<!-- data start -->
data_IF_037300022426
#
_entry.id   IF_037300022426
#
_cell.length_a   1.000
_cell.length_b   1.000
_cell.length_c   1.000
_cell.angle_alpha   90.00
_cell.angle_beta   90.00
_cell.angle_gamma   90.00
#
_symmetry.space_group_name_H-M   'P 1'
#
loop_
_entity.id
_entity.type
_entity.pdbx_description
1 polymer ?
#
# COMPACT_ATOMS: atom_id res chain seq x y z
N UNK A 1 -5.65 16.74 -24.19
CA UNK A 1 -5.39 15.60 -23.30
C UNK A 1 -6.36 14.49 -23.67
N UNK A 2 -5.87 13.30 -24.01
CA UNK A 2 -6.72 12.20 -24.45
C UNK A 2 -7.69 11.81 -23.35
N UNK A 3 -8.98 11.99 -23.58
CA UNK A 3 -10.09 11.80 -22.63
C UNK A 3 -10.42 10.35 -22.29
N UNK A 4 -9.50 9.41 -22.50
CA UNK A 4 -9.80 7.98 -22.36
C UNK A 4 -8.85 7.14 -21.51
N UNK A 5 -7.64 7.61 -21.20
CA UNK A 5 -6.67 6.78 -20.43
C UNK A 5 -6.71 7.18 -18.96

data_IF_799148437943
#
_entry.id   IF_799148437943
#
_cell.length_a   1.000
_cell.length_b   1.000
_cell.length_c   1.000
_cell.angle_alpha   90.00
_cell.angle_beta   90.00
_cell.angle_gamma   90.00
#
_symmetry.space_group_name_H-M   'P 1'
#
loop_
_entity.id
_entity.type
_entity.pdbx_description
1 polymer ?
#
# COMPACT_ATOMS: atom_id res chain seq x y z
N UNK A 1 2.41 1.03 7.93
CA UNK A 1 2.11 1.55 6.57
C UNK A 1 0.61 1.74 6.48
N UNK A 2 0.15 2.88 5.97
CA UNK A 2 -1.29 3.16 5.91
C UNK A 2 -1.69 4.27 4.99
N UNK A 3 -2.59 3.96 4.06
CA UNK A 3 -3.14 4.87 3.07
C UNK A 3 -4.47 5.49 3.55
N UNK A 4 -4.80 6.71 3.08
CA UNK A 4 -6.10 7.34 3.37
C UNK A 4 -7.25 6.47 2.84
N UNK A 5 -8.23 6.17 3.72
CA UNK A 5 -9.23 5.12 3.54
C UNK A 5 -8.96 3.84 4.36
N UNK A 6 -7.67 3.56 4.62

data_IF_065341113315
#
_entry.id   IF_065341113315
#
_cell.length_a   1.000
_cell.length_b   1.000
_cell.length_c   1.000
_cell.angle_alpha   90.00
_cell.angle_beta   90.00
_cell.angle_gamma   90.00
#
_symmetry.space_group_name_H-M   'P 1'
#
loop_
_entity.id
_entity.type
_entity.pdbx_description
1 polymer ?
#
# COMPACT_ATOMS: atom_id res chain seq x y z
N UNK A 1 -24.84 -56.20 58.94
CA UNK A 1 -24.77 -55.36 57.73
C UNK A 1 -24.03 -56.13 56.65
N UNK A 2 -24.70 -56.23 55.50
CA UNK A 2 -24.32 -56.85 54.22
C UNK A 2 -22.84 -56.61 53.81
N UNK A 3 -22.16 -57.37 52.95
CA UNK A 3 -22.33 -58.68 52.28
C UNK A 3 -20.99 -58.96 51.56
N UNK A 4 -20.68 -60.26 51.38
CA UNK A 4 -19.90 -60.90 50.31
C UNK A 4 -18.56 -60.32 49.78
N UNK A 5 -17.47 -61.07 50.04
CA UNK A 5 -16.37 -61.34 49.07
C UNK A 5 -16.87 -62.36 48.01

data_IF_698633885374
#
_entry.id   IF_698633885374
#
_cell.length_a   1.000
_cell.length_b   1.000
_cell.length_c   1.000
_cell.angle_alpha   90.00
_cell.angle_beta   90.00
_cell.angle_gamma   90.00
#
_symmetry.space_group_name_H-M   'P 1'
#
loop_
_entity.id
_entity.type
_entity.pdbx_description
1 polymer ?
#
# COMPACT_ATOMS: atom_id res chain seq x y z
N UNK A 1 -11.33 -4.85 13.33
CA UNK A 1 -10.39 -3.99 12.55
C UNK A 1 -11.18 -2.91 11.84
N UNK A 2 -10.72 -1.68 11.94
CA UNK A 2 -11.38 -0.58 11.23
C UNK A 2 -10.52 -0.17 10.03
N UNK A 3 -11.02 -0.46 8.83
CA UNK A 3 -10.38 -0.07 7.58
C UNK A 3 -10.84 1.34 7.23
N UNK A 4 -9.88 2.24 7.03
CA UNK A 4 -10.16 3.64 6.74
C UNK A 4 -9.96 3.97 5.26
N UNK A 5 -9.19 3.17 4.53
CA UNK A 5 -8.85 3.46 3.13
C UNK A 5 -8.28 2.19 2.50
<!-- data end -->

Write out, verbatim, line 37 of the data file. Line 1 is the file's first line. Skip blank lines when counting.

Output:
#